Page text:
Hillary mostly sought to deflect the attacks by focusing most of her fire on the Bush administration, but there came a point - toward the very end of the debate - when she suddenly dug herself a hole and descended into it. Her rivals were only too happy to pile on the dirt.

She was asked to comment on a proposal, by New York Gov. Eliot Spitzer, to give drivers' licenses to illegal immigrants. She recently told a New Hampshire newspaper that the proposal made sense, and last night she explained why she thought that, yes, it did make sense:

"What Governor Spitzer is trying to do is fill the vacuum left by the failure of (the Bush) administration to bring about comprehensive immigration reform. We know in New York we have several million at any one time who are in New York illegally. They are undocumented workers. They are driving on our roads. The possibility of them having an accident that harms themselves or others is just a matter of the odds. It's probability. So what Governor Spitzer is trying to do is to fill the vacuum."

Yet, minutes later, after Chris Dodd had voiced his opposition to the idea, Hillary jumped in and appeared to say that she was actually against the idea after just having said she was for it:

"I just want to add, I did not say that it should be done, but I certainly recognize why Governor Spitzer is trying to do it. And we have failed -- "

Dodd jumped all over that: "Wait a minute. No, no, no. You said yes, you thought it made sense to do it."

Clinton replied: "No, I didn't, Chris. But the point is, what are we going to do with all these illegal immigrants who are (driving)?"

Tim Russert, the co-host, pounced like a cat that had just smelled fish: "Senator Clinton, I just want to make sure what I heard. Do you, New York Senator Hillary Clinton, support the New York governor's plan to give illegal immigrants a driver's license?...Do you support his plan?"

Clinton replied: "You know, Tim, this is where everybody plays gotcha." (When the press nails a politician for double talk, the politician often tries to play the victim by invoking the Gotcha Defense. President Bush does it all the time.)

She continued: "It makes a lot of sense. What is the governor supposed to do? He is dealing with a serious problem...Do I think this is the best thing for any governor to do? No."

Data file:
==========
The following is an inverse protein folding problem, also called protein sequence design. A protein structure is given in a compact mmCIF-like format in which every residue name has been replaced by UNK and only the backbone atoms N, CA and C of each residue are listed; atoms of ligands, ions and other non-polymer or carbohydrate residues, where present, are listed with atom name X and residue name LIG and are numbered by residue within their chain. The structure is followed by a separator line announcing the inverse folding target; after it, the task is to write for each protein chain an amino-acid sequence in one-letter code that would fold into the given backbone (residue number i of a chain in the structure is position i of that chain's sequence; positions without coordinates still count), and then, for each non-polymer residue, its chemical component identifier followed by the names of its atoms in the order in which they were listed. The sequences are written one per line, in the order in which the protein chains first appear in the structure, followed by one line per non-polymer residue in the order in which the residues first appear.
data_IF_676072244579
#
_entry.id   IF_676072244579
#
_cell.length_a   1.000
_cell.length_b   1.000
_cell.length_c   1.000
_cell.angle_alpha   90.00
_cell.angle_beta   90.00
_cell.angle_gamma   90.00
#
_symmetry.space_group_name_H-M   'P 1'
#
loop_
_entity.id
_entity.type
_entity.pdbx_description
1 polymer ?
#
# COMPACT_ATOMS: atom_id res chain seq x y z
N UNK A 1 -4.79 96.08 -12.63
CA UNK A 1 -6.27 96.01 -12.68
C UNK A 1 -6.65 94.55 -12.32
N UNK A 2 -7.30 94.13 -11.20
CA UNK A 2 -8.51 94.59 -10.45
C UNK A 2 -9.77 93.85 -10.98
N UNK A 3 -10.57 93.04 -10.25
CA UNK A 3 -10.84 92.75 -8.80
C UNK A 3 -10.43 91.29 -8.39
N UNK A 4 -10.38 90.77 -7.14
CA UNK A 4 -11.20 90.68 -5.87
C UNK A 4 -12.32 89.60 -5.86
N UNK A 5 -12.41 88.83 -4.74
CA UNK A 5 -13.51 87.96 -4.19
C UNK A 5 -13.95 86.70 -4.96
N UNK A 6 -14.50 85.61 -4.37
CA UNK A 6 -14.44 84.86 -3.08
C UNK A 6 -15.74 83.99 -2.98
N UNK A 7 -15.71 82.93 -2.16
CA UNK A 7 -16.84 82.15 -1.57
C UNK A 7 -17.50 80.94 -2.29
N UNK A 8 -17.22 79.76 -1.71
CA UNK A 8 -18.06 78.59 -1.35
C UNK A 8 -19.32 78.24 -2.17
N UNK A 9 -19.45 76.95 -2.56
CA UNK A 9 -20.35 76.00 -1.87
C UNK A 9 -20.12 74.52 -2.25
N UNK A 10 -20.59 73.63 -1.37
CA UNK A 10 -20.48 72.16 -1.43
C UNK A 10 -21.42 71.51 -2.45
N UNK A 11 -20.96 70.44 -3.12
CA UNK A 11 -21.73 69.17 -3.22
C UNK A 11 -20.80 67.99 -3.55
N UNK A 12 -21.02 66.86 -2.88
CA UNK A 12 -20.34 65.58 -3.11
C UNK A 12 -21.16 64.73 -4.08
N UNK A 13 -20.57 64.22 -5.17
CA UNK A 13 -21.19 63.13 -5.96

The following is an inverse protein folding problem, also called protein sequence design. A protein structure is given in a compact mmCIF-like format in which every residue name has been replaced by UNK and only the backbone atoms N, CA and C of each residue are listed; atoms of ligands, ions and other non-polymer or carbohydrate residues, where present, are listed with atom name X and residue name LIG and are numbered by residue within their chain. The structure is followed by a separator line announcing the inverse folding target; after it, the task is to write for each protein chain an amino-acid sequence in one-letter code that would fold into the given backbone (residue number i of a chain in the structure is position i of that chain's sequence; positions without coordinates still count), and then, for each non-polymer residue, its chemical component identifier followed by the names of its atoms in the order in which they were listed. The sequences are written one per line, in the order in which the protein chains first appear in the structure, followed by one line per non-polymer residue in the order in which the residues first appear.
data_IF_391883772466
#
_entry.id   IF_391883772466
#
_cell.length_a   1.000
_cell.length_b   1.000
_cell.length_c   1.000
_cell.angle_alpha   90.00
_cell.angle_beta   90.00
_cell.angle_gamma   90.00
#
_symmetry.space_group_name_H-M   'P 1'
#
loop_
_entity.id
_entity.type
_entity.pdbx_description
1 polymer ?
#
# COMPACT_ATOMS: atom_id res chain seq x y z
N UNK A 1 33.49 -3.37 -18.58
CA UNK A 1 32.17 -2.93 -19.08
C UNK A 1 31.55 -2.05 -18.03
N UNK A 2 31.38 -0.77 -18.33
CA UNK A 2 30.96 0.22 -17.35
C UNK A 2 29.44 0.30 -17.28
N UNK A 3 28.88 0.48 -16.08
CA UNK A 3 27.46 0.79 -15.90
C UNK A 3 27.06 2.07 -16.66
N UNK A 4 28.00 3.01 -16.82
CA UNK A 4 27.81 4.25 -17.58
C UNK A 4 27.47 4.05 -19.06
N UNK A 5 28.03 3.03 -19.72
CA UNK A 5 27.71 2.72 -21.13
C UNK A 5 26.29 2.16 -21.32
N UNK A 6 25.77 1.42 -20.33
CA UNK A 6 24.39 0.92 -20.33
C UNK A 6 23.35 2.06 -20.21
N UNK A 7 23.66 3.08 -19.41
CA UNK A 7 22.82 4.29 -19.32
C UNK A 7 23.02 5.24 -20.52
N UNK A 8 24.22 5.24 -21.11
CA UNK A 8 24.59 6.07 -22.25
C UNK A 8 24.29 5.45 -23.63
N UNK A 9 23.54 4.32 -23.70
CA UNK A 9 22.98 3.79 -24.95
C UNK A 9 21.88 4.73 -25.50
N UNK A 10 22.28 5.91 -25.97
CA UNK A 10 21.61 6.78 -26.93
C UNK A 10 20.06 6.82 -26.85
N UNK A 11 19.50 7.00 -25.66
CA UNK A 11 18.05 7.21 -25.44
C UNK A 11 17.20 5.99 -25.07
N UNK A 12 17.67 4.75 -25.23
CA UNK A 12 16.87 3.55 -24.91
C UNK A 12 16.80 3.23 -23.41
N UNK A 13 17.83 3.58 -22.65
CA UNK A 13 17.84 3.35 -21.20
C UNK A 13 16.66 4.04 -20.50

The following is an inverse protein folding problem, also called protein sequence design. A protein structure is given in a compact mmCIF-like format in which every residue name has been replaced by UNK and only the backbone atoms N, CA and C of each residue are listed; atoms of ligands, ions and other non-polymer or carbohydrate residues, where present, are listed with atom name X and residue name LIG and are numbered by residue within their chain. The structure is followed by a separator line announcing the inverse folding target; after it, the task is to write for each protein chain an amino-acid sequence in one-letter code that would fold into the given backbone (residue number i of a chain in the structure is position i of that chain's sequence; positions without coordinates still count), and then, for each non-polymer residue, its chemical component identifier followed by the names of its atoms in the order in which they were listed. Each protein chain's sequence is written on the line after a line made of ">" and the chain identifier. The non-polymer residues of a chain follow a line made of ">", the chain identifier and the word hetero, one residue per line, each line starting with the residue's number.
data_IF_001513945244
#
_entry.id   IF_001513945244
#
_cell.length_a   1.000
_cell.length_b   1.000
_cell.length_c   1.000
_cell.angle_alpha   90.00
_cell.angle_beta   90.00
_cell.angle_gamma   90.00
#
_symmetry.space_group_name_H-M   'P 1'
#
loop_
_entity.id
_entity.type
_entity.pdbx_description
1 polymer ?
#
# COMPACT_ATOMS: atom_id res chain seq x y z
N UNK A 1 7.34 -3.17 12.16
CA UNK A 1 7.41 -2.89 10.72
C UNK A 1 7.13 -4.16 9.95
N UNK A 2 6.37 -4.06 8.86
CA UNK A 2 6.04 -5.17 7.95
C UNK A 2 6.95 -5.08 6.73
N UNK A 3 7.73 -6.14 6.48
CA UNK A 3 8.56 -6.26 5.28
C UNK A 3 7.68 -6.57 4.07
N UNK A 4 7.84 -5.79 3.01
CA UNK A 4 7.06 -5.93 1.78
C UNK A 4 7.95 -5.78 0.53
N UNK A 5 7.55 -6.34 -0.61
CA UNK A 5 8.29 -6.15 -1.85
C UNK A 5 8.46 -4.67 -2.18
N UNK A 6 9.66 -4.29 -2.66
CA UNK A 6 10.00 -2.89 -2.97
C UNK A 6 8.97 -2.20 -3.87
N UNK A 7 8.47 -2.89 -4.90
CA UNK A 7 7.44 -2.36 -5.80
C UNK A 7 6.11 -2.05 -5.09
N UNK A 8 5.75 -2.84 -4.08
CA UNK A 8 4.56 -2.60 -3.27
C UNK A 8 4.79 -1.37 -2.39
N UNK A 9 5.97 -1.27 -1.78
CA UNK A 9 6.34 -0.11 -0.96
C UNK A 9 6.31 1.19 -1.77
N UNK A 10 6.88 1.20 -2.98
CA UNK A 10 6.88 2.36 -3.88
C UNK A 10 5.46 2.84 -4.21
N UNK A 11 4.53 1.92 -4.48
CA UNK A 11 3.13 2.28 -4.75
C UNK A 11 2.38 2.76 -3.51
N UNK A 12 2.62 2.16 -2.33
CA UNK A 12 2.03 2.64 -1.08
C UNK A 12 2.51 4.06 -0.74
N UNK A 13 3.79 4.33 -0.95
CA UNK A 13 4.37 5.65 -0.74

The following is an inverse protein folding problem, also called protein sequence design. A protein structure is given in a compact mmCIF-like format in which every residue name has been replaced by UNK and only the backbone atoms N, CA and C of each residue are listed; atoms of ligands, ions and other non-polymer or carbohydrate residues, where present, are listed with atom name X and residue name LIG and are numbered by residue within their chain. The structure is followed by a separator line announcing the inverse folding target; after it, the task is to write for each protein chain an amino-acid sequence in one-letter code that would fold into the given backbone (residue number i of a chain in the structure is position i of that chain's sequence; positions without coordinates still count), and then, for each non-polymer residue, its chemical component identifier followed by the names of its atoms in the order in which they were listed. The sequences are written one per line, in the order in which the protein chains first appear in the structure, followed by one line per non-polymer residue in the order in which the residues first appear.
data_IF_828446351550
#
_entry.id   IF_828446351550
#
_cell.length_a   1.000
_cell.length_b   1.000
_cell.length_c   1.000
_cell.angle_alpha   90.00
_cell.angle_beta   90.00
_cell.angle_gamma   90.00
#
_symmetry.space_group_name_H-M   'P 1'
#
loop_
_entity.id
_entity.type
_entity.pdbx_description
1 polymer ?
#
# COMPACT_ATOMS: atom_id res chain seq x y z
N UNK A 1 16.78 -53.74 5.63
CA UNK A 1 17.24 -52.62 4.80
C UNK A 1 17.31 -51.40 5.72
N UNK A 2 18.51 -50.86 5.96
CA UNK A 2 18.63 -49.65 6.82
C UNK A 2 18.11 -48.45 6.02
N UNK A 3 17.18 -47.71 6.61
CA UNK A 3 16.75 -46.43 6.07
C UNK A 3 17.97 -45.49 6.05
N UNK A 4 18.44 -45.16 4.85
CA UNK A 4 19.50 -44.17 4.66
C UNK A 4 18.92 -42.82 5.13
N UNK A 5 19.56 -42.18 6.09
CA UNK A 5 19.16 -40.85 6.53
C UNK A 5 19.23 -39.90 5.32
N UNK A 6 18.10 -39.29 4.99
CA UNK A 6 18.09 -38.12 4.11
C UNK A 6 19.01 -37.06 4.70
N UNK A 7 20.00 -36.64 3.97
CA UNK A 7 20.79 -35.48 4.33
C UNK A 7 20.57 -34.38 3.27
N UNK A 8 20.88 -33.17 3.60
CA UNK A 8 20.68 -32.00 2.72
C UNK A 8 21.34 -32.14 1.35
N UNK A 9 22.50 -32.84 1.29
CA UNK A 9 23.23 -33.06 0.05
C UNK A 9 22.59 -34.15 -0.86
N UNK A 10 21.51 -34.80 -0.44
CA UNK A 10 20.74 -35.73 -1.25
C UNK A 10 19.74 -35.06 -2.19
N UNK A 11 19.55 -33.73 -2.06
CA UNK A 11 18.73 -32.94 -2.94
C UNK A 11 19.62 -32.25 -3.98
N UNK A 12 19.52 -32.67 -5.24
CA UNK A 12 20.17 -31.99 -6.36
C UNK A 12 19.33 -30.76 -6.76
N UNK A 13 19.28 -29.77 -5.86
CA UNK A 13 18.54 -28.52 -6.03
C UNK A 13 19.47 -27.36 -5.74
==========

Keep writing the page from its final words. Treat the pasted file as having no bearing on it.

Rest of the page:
After that, it was a race between Edwards and Obama to say I-told-you-so. Edwards won: "Unless I missed something, Senator Clinton said two different things in the course of about two minutes just a few minutes ago, and I think this is a real issue for the country. I mean, America is looking for a president who will say the same thing, who will be consistent, who will be straight with them." Obama followed, essentially saying: Yeah, me too. (Here's Hillary strategist Mark Penn, spinning the incident after the debate.)

But will all this intramural Hillary-bashing slow her march in the end? Edwards has been hammering Hillary in this manner for many months, yet the strategy hasn't moved the needle on his candidacy. If anything, her lead in the Democratic polls has widened. She remains highly popular with the Democratic base, and it's quite likely that the base will not warm to any rivals who critique her character in ways that might benefit the message-crafters on the Republican side. In particular, this could prove to be true in Iowa, where local Democrats prefer that their candidates make nice.

Loyalty to Hillary may be her strongest trump card, even though she persists in giving evasive or multiple answers on a range of topics (for instance, on how she'd save Social Security), while stonewalling on others (would she favor opening up her First Lady papers to public scrutiny? "That's not my decision to make," she replied).

Last night, it fell to Bill Richardson to sue for peace: "I'm hearing this holier-than-thou attitude toward Senator Clinton. That it's bothering me because it's pretty close to personal attacks that we don't need...We need to be positive in this campaign. Yes, we need to point out our differences, and I have big differences with her...I think it's important that we save the ammunition for the Republicans....the important thing is that we need to stay positive. We need to have disagreements on the issues, not on whether you can trust. I trust Senator Clinton..."